March 19, 2001
By Eric Rangus firstname.lastname@example.org
When it was first created two years ago, the Center for Ethics
Ethics and Servant Leadership (EASL) forum sought to integrate teaching,
research and service in a mentoring environment for students.
Now, through EASL staff members and proactive representatives of the
Employee Council, the progressive theories behind servant leadership are
being introduced to a very large and diverse group of workers: University
Service leadership really tries to bring the attitude of service
to a leadership role, said Mary Sue Brookshire, EASL program associate.
It has in mind serving those directly around you as well as serving
the community youre in.
Servant leadership sprung from a theory by businessman Robert Greenleaf
in the 1960s. Rather than utilizing a traditional, hierarchical leadership
structure, servant leadership focuses on a sharing of power. It emphasizes
a holistic approach to work, promotes a sense of community and stresses
service to others.
Youre trying to empower people around you instead of creating
a single, powerful figure at the top, said Melissa Snarr, EASL director.
Its hardly a hokey, left-field idea, either. Several companies
listed in Fortune magazines 100 Best Companies to Work For,
such as AFLAC and Southwest Airlines, utilize servant leaderships
Emory first explored servant leadership in the 1980s through a program
in the theology school. The ethics center picked it back up with the creation
And while the marriage of EASL with Employee Council would appear to
be an ideal fit, the whole connection may not have happened without the
efforts of Julia Leon, a council representative from the Information Technology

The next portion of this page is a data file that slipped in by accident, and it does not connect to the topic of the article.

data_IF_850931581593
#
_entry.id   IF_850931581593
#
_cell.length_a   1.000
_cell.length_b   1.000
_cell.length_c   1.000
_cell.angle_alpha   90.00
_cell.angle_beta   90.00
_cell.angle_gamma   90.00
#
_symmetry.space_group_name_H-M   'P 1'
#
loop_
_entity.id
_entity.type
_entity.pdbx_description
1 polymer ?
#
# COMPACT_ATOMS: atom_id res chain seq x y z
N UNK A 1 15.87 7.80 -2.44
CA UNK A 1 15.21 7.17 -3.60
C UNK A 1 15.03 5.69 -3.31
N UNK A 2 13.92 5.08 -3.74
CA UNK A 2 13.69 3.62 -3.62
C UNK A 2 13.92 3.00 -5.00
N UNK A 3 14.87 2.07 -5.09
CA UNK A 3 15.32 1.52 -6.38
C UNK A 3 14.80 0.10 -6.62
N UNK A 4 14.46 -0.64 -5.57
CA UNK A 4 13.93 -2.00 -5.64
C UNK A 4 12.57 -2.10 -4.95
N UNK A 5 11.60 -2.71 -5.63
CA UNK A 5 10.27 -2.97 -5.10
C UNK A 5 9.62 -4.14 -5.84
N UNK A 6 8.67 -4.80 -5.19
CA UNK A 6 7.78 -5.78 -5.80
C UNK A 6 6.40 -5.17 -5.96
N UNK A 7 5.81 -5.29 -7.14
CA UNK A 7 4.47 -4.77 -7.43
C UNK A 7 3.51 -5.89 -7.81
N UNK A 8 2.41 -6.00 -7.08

Leon had read an essay by Greenleaf and, upon learning of EASLs
existence, contacted Brookshire about working together. In February, Employee
Council hosted a brown bag luncheon with Bob Hascall, senior associate
vice president of Facilities Management, to discuss the issue. More than
Snarr said she hopes to put together another brown bag in April, and
plans are in the works to bring to campus Jim Blanchard, CEO of Synovus
Financial, to discuss servant leadership in his multibillion-dollar company.
One thing is for sure: the relationship between EASL and Employee Council
is going along smoothlyeven if no one is willing to take the credit.
Its been fabulous, Leon said. [EASL] would probably
want to give us all the credit, but they have really done all the work.
Sure enough, in the spirit of shared leadership, Leons comment
is right on the mark.
I give all the credit to Julia and [council President-Elect] Bill
[McBride], Brookshire said. They put all the sweat equity
into this. We are privileged to be partners with them.
Before this recent outreach to University staff, EASLs primary
clientele has been Emory students.
The challenge is trying to interpret servant leadership in an educational
context, Brookshire said. This new initiative with Employee
Council is probably the closest thing we do that actually mirrors the
way its happened in business.
The forum works with about 25 students a year and provides 10-12 summer
internships. Snarr said she has received 35 applications for this summers